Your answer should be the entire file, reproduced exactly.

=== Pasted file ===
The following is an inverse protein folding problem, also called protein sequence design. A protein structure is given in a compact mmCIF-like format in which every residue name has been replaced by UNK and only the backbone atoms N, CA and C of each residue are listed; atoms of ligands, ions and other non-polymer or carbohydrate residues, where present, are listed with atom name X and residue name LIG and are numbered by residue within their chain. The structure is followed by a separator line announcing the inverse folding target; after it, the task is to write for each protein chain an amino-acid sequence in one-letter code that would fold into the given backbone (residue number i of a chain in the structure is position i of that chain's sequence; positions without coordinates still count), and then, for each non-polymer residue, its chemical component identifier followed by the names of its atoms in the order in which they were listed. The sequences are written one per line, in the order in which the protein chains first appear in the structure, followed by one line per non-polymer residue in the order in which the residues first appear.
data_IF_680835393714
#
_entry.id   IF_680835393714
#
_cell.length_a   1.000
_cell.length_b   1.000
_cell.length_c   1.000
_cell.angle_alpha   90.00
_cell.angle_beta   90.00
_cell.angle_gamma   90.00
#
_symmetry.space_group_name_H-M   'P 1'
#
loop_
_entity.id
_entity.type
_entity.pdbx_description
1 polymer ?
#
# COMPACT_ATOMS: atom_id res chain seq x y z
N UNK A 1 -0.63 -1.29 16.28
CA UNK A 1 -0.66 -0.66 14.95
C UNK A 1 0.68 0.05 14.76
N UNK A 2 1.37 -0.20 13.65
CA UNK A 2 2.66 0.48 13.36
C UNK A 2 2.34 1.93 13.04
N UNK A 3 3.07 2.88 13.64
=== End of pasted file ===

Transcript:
The following is an inverse protein folding problem, also called protein sequence design. A protein structure is given in a compact mmCIF-like format in which every residue name has been replaced by UNK and only the backbone atoms N, CA and C of each residue are listed; atoms of ligands, ions and other non-polymer or carbohydrate residues, where present, are listed with atom name X and residue name LIG and are numbered by residue within their chain. The structure is followed by a separator line announcing the inverse folding target; after it, the task is to write for each protein chain an amino-acid sequence in one-letter code that would fold into the given backbone (residue number i of a chain in the structure is position i of that chain's sequence; positions without coordinates still count), and then, for each non-polymer residue, its chemical component identifier followed by the names of its atoms in the order in which they were listed. The sequences are written one per line, in the order in which the protein chains first appear in the structure, followed by one line per non-polymer residue in the order in which the residues first appear.
data_IF_680835393714
#
_entry.id   IF_680835393714
#
_cell.length_a   1.000
_cell.length_b   1.000
_cell.length_c   1.000
_cell.angle_alpha   90.00
_cell.angle_beta   90.00
_cell.angle_gamma   90.00
#
_symmetry.space_group_name_H-M   'P 1'
#
loop_
_entity.id
_entity.type
_entity.pdbx_description
1 polymer ?
#
# COMPACT_ATOMS: atom_id res chain seq x y z
N UNK A 1 -0.63 -1.29 16.28
CA UNK A 1 -0.66 -0.66 14.95
C UNK A 1 0.68 0.05 14.76
N UNK A 2 1.37 -0.20 13.65
CA UNK A 2 2.66 0.48 13.36
C UNK A 2 2.34 1.93 13.04
N UNK A 3 3.07 2.88 13.64